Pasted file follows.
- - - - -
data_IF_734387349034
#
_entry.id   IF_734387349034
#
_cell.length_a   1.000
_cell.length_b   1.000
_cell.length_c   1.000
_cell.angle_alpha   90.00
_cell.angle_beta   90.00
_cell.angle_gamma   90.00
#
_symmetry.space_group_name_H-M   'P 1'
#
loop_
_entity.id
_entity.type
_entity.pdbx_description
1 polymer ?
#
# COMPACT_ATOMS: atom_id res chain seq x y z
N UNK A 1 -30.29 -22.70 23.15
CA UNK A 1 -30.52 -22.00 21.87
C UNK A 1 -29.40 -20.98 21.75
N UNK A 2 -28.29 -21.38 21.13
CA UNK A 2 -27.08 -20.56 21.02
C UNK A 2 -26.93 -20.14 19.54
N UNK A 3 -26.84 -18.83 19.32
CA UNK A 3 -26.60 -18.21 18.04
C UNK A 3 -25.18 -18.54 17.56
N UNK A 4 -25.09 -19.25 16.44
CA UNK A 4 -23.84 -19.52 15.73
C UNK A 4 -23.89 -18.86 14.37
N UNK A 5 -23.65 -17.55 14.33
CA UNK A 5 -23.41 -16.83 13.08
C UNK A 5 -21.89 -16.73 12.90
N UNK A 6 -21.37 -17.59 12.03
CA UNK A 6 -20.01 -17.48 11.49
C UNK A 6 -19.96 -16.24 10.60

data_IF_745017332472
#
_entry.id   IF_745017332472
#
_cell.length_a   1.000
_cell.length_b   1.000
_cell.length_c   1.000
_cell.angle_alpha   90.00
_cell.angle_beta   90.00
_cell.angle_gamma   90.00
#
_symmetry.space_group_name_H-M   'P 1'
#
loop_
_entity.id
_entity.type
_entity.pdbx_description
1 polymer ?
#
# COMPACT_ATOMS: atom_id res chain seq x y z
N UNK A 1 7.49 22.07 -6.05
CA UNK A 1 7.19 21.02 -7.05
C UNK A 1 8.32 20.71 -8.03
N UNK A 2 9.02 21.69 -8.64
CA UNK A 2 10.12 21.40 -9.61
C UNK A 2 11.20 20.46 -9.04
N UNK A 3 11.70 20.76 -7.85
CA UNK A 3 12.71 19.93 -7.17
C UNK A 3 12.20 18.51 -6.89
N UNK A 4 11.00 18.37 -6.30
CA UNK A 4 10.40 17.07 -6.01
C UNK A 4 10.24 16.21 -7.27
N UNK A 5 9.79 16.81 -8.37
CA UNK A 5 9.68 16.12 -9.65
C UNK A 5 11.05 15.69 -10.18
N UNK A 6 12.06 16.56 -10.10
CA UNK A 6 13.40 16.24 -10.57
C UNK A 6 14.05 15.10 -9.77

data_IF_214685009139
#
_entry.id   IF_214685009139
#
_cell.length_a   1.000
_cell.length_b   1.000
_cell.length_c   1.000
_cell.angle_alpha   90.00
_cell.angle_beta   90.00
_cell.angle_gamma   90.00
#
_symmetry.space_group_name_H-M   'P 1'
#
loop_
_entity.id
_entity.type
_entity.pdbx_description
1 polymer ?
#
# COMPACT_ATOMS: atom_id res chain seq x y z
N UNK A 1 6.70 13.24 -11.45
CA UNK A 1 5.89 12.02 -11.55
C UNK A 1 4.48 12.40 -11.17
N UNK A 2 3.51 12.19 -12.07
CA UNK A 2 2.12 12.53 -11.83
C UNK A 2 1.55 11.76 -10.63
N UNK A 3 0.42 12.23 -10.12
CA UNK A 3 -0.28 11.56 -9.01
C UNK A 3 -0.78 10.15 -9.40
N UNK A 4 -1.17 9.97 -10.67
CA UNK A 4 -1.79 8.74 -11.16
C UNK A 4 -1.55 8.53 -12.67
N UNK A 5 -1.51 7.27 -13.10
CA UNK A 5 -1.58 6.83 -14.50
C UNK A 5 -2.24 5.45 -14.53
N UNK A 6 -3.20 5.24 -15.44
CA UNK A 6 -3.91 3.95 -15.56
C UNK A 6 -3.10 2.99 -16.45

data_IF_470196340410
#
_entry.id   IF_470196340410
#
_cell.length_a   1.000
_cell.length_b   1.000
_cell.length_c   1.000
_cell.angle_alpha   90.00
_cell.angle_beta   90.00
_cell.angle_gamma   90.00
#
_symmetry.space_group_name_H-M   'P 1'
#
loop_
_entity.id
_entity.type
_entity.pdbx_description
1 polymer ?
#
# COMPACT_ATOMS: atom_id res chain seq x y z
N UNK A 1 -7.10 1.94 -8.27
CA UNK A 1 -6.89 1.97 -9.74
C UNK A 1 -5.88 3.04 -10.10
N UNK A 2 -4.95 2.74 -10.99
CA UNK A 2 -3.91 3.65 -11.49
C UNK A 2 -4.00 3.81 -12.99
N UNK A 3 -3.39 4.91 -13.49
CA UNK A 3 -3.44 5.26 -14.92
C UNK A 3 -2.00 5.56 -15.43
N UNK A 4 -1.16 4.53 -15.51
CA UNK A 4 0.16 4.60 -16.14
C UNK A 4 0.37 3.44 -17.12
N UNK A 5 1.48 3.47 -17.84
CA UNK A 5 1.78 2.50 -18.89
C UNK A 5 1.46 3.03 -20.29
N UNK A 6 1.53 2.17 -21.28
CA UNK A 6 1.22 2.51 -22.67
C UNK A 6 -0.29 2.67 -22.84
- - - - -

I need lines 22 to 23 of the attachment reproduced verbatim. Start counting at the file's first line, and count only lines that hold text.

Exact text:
CA UNK A 1 -30.52 -22.00 21.87
C UNK A 1 -29.40 -20.98 21.75